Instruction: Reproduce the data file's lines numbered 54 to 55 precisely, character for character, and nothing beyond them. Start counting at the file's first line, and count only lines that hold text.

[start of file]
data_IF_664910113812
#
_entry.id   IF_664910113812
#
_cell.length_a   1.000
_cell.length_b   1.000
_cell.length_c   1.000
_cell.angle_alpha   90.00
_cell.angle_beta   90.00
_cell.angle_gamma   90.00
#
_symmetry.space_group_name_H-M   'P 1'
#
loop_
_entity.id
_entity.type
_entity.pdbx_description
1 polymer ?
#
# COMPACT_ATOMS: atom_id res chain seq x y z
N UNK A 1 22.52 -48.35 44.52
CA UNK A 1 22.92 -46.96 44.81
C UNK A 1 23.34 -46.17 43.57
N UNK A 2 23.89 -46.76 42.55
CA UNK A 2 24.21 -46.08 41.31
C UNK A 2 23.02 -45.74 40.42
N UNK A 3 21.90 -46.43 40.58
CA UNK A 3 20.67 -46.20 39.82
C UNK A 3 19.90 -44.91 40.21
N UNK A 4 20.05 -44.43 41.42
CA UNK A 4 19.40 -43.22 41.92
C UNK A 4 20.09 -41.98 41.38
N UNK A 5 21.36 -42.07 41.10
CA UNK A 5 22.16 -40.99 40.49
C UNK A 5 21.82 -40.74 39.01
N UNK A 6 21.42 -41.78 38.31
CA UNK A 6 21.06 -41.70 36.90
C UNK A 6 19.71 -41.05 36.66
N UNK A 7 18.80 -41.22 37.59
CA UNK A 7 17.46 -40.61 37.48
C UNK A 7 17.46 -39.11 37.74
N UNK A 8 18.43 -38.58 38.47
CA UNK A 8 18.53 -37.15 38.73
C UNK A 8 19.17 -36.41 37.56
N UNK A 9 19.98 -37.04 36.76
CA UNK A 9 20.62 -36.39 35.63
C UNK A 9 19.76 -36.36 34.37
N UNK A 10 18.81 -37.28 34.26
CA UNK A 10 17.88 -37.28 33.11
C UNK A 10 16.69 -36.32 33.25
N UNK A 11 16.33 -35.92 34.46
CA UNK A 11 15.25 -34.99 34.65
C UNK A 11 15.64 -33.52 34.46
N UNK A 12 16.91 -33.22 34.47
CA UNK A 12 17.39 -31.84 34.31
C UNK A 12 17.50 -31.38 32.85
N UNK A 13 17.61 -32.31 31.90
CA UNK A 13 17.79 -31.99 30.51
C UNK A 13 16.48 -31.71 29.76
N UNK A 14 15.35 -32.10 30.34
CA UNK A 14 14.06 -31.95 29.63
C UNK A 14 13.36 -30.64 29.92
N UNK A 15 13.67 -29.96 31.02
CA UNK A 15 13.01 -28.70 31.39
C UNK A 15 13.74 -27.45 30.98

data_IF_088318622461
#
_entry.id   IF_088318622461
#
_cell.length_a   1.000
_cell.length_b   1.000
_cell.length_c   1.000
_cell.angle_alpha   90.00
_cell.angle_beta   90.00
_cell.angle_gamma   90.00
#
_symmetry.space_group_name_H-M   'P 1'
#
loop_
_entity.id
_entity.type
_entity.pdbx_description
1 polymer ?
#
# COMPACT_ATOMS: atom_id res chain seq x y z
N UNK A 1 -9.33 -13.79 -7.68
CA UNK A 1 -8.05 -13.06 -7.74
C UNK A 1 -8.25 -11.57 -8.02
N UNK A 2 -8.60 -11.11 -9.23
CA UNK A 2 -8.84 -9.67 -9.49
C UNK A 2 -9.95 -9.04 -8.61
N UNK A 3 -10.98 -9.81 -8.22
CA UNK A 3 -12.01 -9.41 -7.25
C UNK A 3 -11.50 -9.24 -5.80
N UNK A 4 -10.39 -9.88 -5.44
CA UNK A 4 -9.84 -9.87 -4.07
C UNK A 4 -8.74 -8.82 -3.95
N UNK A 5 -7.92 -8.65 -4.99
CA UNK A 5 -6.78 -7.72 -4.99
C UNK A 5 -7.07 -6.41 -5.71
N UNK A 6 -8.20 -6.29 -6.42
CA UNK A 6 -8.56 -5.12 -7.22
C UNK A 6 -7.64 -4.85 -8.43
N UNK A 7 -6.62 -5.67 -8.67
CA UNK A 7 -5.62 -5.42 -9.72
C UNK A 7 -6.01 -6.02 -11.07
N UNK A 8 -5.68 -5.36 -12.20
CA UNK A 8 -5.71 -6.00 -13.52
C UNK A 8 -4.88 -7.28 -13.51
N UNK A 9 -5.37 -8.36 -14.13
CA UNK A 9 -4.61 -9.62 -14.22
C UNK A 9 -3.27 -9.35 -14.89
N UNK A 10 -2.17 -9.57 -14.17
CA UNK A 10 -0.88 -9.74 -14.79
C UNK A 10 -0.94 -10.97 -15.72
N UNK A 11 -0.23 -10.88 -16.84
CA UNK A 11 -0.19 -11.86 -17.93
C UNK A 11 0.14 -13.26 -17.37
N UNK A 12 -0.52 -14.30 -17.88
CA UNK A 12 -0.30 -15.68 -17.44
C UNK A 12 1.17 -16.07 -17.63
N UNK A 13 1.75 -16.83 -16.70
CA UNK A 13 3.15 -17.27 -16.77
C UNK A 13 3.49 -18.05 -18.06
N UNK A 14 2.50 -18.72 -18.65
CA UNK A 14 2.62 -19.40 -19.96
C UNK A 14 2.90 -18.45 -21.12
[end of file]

N UNK A 12 16.91 -33.22 34.47
CA UNK A 12 17.39 -31.84 34.31